The pandemic has been a game-changer for restaurants, forcing everyone, including quick-service operators, to rethink everything they do. It’s the restaurants that pivoted fastest and most efficiently that have emerged from the health crisis in the best financial shape.

This we can all agree on.

But what we’ve learned is that one of the biggest factors why some food franchises succeeded and why others failed during COVID has been largely ignored. Recent research shows that it was those that were able to maintain strong relationships with their franchise operators in the last year and half that have come out ahead.

It’s no accident that restaurant franchises that put in place proven support and training systems for their franchise owners before COVID, and then provided them timely and effective direction on securing PPP loans and took the lead on renegotiating leases during the pandemic, were positioned best to succeed. Many of them have even been able to grow their operations in the last 18 months because they were able to maintain high satisfaction ratings with their franchise owners.

Our research reveals that a critical component to building a healthy franchise system is keeping restaurant operators engaged and motivated. It has a direct and measurable impact on performance and profitability. When you have satisfied franchise owners operating your restaurants, your overall system performance improves dramatically. You reduce support costs, increase same store growth, sell more franchise units and territories to your existing owners, and attract new investors interested in buying franchises.

Engaged franchisees are more likely to be passionate about the business and feel a deep connection to the franchise. They see themselves as partners in the business and actively take ownership for the success of the brand.

In our most recent Franchisee Satisfaction Study, Franchise Business Review found that brands with high franchisee satisfaction scores significantly outperform brands with low satisfaction on every key performance metric.

During the early stages of COVID, when many restaurants were forced to shut down, large quick-service food franchises, such as A&W Restaurants and Checkers & Rally’s, provided clear and effective direction to its store operators on how to best navigate the pandemic challenges. Smaller but emerging brands such as Clean Juice and Another Broken Egg, meanwhile, scheduled weekly video meetings with their franchisees, which went a long way toward building loyalty.

It should be pointed out that Clean Juice, the first USDA-certified organic juice bar in the nation that recently secured Tim Tebow as its spokesperson, opened its 100th store within four years of franchising in 2020. Another Broken Egg, a full-service concept that successfully pivoted toward delivery and pickup in the early stages of the pandemic, meanwhile, has been rapidly building momentum in 2021. They have had seven new cafe openings already this year and have another four planned by the end of the year, as well as agreements signed to open an additional 14 locations.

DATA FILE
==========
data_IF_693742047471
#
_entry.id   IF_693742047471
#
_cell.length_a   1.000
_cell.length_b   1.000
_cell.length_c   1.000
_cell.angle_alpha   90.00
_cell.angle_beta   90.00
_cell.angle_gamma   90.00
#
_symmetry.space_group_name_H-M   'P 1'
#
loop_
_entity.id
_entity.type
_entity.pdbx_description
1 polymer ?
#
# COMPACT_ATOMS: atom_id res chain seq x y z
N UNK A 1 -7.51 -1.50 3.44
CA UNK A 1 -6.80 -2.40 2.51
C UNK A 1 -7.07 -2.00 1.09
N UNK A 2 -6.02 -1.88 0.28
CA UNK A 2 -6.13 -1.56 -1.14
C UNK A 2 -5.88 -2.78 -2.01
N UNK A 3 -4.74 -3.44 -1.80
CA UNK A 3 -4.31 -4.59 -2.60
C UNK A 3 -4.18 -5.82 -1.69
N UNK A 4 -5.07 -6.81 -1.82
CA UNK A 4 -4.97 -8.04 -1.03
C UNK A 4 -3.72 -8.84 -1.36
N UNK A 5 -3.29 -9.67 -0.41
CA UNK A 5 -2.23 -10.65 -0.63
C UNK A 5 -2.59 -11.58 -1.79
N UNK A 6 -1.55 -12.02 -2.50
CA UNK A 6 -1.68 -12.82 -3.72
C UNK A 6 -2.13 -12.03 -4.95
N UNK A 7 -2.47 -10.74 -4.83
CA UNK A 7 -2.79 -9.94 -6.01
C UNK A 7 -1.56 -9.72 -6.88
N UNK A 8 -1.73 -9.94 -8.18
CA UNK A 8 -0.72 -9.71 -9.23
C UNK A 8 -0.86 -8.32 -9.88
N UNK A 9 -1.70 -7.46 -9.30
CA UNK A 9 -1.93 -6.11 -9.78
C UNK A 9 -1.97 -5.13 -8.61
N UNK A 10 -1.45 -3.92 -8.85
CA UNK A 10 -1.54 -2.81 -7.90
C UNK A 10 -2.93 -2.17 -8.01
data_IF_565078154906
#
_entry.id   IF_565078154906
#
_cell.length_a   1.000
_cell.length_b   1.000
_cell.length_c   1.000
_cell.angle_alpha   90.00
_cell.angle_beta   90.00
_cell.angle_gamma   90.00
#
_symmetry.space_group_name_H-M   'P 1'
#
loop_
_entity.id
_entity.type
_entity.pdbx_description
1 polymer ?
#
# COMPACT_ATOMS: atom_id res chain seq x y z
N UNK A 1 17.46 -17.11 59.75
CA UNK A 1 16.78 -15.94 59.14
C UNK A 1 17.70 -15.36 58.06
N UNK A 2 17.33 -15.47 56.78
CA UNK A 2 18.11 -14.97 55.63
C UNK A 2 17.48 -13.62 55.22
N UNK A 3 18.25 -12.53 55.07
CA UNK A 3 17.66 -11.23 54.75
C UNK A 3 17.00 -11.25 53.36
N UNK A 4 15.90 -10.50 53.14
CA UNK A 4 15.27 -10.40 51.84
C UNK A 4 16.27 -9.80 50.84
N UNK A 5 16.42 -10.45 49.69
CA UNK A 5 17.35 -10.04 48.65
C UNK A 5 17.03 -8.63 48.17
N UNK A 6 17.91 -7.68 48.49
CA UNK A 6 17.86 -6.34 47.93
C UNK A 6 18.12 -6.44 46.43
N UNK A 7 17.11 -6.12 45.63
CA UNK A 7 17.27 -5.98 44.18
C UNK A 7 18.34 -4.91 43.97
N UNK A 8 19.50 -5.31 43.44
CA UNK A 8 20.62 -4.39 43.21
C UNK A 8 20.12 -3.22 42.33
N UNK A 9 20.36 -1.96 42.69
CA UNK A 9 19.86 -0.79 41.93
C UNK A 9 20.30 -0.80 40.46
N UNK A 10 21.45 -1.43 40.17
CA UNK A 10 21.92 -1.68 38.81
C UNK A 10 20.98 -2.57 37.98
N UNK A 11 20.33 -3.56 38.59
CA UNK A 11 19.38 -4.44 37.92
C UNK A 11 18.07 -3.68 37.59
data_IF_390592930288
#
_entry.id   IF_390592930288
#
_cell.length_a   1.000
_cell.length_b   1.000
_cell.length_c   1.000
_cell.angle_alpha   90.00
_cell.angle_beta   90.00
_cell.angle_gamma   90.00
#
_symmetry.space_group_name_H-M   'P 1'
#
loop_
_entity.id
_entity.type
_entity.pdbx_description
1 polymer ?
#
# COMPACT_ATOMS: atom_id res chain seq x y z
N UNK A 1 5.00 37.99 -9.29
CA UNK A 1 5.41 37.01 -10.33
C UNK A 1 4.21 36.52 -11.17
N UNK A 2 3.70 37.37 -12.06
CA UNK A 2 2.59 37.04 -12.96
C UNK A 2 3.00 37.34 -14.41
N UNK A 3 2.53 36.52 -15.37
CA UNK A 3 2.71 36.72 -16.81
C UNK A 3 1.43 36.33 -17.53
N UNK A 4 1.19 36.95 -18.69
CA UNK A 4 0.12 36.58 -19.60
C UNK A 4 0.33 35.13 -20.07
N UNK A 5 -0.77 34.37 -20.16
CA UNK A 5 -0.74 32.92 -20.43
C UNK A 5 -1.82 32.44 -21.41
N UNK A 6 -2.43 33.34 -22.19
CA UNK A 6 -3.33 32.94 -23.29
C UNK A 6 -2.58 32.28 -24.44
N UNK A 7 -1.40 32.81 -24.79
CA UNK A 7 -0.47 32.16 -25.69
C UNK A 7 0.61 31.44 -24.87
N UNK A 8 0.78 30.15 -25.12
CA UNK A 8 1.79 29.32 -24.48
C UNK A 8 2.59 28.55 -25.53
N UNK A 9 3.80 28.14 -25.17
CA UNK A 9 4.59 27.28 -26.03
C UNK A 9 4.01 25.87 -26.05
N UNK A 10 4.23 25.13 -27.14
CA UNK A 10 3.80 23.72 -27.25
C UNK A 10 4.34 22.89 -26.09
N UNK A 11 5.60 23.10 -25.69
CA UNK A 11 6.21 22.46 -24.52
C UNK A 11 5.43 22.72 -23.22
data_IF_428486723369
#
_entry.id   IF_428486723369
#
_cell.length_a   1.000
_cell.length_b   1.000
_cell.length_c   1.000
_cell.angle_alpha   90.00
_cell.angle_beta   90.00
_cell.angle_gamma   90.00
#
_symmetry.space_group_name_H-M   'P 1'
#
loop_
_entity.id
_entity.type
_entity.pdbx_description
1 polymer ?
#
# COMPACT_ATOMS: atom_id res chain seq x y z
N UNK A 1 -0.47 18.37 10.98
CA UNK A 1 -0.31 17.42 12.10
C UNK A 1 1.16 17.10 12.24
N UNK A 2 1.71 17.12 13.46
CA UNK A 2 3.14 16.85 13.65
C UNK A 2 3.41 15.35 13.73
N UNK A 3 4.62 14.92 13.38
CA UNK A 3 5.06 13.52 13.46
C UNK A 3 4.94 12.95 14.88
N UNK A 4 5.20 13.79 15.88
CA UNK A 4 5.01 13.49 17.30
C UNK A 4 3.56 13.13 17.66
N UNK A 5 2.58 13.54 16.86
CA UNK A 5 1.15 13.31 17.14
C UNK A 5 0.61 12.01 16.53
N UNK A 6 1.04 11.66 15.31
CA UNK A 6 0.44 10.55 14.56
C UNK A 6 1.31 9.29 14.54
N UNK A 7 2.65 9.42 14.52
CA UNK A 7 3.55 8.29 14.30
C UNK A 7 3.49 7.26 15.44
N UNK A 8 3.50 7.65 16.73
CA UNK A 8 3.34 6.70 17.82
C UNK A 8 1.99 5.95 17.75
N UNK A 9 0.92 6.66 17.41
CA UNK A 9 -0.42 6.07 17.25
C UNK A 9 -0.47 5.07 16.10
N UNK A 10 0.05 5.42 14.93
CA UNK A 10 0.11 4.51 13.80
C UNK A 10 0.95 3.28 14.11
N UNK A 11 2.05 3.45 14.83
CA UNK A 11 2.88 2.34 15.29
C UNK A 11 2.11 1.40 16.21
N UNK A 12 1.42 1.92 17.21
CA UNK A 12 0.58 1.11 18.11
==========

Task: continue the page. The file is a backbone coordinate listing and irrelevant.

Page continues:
Not all food franchises are created equal. What we have found is that what often differentiates the top performing franchises from the poor performing franchises is the training and assistance provided franchise owners to not only get their business up and running, but keep it growing. Even when things go bad, like they have in the last 18 months, the franchisees from FBR’s Top Food Franchises knew corporate had their backs.

Data from Franchise Business Review’s 2021 Top Food Franchises List, which is based on independent survey results from over 10,200 franchise owners, representing mainly quick-service food franchises, is very telling. It shows that 88 percent of franchise owners from the 30 award-winning companies said they would recommend their brand to others, compared to just 54 percent of the franchisees surveyed who owned brands not on the list. 

Other key findings from the award-winning franchises include: 

  • 85 percent of the operators said they enjoy being part of their franchise organization
  • 84 percent gave their brand high marks for communication and handling of the pandemic 
  • 82 percent said they respect their franchisor


And it should be pointed out, that even during the pandemic, 72 percent of the franchise owners from the award-winning brands indicated they were still optimistic about meeting their business goals. That’s impressive.

The data provides invaluable insight into the food franchises that were best able to operate in one of the hardest-hit sectors during the pandemic. Food operators from the award-winning brands told us that they were kept regularly updated on new products and services and technology upgrades from corporate to help them navigate a rapidly changing marketplace. They were also given access to virtual discussion rooms with other operators to share best practices.

It was the food franchises that kept their franchisees engaged, informed, and satisfied with their brand in the last year and half of the pandemic that really had the best chance to succeed.

Eric Stites is the founder and CEO of Franchise Business Review, the leading market research firm in the franchise sector, helping to identify today’s top franchise opportunities, based exclusively on franchisee satisfaction and performance. For more information, visit:

Fast Food, Franchising, Outside Insights, Story